Virtual clusters can be the new Silicon Roundabouts
With less emphasis on where we work and more on expertise, innovation will still be able to thrive
In 2010, “Silicon Roundabout” was the label for a small cluster of start-ups housed in the corners of London’s Old Street. Political impetus, favourable headwinds and global talent turned this light-hearted moniker into a proven, national success story.
Fast forward a decade, and there are now over 35,000 start-up and scale-up tech businesses across the UK.
The idea of physically clustering with other like-minded businesses was strong. Like that roundabout, the pandemic is forcing us to come full circle on our thinking.
It is easy to forget the inventiveness needed to support tech in the UK. While the financial crisis of 2008-9 helped catalyse the fintech industry, other strata of the tech sector lacked the investment and vision that were needed to excel.
The Government’s success with shining a light on the then Silicon Roundabout shouldn’t be viewed as a single suburb success story; it’s the wider narrative it helped carve that gave UK tech a global showcase.
Central to this was the welldocumented and empirically supported concept of clustering and its ripple effects.
The Government fostered tech with supportive policies around visas, procurement and tax.
Equally important was the messaging. Delegations of tech businesses joined politicians on international trade missions.
Time and again, the welcoming environment for tech was drummed home in keynote speeches. Silicon
Roundabout has produced success stories, such as the unicorns FarFetch and TransferWise, but its impact was wider than individual companies. The roundabout grew into a city, then into a nation, as regional clusters emerged across the UK.
By 2019, a quarter of the top 20 European cities for technology investment were in the UK, with Manchester the fastest growing European tech city between 2018 and 2019. Software developers were in the top five most sought after roles across UK cities last year, among key worker roles such as nurses and social care workers. With a highly paid, workfrom-anywhere workforce, I predict the UK tech sector will remain a resilient employer in the challenging months ahead.
What is harder to predict is the depth of the changes that Covid-19 will have on the business community. Some are self-evidential.
More firms have embraced remote working. People are reducing time on trains, and connecting digitally. Working from home means that businesses can dump their physical offices and the high rents and rates of a central city location.
As the CBI and others point out, the partial “hollowing out” of city centres has serious ramifications for the plethora of small businesses reliant on that passing trade.
One can see that reflected in job losses in service sector businesses that will be hit worse.
But there is a deeper impact on established business practices. Many businesses, especially young ambitious scale-ups, might see a reduction in the serendipitous benefits of physical clustering.
Some business founders I have been speaking to are increasingly looking at the benefits of a pop-up office which allows regular face-to-face meetings without the need of investing in a permanent space. Not being tied to a physical office also encourages the hiring of remote workers from anywhere.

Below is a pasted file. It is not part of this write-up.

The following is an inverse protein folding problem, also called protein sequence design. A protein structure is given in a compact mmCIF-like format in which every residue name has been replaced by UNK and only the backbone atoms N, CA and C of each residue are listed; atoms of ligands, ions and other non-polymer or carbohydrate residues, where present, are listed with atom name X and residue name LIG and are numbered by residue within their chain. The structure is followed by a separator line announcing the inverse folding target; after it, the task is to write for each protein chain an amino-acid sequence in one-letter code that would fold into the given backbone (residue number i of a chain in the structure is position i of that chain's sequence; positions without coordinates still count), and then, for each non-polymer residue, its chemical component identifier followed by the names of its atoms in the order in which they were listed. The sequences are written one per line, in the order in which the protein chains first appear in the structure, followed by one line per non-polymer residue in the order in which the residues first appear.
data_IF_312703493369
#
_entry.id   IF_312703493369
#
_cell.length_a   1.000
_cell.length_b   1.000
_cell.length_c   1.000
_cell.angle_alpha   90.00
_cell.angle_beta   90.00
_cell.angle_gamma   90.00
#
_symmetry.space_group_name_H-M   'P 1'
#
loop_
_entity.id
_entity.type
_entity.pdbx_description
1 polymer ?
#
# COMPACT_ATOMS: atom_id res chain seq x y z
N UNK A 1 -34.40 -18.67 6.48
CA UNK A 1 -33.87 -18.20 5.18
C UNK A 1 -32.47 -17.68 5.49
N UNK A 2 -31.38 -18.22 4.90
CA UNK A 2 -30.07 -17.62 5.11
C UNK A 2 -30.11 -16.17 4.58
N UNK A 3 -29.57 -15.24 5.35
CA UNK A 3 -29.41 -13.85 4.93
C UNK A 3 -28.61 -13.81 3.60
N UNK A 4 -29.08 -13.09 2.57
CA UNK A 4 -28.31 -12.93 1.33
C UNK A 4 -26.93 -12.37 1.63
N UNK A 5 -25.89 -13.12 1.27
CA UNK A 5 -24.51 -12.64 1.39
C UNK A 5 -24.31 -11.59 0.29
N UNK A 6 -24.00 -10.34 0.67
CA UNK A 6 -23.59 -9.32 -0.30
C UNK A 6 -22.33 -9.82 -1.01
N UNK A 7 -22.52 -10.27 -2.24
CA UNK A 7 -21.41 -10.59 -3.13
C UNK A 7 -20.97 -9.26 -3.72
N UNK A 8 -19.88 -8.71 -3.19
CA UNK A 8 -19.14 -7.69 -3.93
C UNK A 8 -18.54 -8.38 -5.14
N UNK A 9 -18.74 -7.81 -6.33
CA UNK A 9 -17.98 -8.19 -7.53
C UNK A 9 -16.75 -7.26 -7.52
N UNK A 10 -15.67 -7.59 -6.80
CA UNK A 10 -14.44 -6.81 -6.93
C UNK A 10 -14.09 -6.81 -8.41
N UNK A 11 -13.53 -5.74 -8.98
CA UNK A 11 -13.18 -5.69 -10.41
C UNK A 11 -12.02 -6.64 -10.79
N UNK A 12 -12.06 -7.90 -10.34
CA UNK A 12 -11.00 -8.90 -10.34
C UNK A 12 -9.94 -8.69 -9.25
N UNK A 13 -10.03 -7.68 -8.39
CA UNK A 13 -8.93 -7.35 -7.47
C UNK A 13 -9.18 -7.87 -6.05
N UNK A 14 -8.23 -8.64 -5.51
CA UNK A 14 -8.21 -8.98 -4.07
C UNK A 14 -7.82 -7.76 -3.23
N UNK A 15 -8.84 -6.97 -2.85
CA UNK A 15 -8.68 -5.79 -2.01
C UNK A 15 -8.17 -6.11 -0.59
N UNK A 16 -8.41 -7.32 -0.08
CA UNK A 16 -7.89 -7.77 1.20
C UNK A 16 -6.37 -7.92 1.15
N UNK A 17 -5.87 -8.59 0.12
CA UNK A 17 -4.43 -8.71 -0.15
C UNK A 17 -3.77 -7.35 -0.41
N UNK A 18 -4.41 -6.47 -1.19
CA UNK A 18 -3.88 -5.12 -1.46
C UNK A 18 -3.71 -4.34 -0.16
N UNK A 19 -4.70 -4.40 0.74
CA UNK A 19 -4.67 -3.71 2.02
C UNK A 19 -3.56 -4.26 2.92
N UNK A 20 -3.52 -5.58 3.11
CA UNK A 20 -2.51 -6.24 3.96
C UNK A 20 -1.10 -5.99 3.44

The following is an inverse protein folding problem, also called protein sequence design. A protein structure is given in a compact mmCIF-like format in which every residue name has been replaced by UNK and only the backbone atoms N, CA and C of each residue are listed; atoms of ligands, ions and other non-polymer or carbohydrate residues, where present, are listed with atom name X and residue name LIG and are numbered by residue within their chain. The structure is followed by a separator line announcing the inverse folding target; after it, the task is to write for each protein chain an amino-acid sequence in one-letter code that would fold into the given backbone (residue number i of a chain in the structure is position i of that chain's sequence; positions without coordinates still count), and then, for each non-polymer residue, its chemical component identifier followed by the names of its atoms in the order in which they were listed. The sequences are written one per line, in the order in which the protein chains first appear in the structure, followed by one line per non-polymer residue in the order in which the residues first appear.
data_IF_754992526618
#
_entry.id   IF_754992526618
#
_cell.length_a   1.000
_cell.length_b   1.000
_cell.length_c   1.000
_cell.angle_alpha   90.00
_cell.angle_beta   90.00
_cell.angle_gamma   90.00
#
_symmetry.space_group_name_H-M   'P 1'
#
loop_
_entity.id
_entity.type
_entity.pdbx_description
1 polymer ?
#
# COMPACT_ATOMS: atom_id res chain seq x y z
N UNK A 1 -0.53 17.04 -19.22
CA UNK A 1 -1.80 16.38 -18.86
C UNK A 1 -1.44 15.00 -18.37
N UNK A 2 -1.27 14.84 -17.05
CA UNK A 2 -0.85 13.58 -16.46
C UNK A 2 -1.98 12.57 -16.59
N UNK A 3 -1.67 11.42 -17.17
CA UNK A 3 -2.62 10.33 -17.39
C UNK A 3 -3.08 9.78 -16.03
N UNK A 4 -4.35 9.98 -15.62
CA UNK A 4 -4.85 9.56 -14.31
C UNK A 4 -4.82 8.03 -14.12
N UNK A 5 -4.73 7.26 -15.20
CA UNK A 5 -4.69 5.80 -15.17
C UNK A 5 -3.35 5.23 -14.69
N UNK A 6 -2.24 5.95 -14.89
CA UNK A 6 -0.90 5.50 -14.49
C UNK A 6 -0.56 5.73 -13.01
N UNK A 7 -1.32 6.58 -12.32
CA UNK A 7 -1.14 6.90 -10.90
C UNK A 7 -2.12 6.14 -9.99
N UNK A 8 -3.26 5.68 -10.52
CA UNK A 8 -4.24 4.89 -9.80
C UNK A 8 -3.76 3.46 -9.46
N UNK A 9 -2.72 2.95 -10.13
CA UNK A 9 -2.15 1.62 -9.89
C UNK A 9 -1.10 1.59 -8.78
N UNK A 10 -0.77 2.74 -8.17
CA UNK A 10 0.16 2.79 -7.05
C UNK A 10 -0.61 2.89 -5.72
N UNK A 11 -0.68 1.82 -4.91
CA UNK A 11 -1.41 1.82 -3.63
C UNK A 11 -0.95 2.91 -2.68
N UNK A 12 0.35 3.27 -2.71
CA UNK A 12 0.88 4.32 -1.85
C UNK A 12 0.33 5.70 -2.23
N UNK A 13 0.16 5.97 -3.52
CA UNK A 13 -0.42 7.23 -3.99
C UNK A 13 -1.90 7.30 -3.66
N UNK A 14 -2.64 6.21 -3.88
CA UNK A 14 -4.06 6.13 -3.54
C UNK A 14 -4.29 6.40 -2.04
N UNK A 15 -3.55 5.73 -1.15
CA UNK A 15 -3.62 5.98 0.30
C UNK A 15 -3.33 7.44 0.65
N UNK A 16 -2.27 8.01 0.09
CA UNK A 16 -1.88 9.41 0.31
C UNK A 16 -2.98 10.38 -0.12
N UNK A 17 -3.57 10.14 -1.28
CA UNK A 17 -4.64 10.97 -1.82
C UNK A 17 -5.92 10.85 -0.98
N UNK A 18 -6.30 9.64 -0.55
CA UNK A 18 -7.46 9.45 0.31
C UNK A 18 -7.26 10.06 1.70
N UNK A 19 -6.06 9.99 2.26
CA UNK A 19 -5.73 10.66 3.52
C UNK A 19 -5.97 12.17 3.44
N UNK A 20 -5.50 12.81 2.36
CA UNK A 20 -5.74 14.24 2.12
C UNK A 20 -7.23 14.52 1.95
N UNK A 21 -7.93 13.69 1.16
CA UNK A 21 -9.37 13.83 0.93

A CEO in Bristol passionate about supporting the South West may no longer hire based on location.
We, as a country, have to think about how and whether we make it easier for companies to recruit from outside the UK without needing to physically bring employees into the country.
In a previous role, I managed teams around the world. When it works well, we have round-the-clock offices with all its productivity benefits. But the virtual doesn’t negate the physical, of course. We are human beings, not disembodied brains and would like to live somewhere and congregate with like-minded people.
Cities, towns, universities and colleges will continue to organically grow on their expertise. Virtual clusters will enhance capability to send expertise across the globe.
I make this point because Covid-19 is more than just a national disrupter to the future of work; it is challenging the emphasis we put on “place”. This by its nature questions the impact of physical “tech clusters” in the UK.
In this new decade, we need to find the best way of digital clustering,
‘The roundabout grew into a city, then into a nation as regional clusters emerged across the UK’
‘We should support nomad visas for international talent who prefer to work where they choose’
ensuring professional networks and curated databases of information can replicate the innovation and knowledge-sharing that happen in physical environments.
Virtual clustering in an international forum could replace tenets we’ve long held dear. Of course, this has an impact on cities and their policy makers, especially global powerhouses like London.
The combined effect of talent clustered in a physical city with vibrant education and culture sectors has always been potent.
However, in the next decade, we should move beyond placing emphasis on physical clusters as the knowledge and equity moves to the cloud.
We should support “nomad” visas for international talent who prefer to work where they choose and reach a cross- border agreement on how such employees will be treated for tax purposes.
If we want to prepare the country for the next decade, these are the new visions we have to come up with. Does place-based policy making still make sense when opportunities are borderless?
Gerard Grech is chief executive of Tech Nation, the growth platform for tech companies and leaders. You can follow him on Twitter @gerardgrech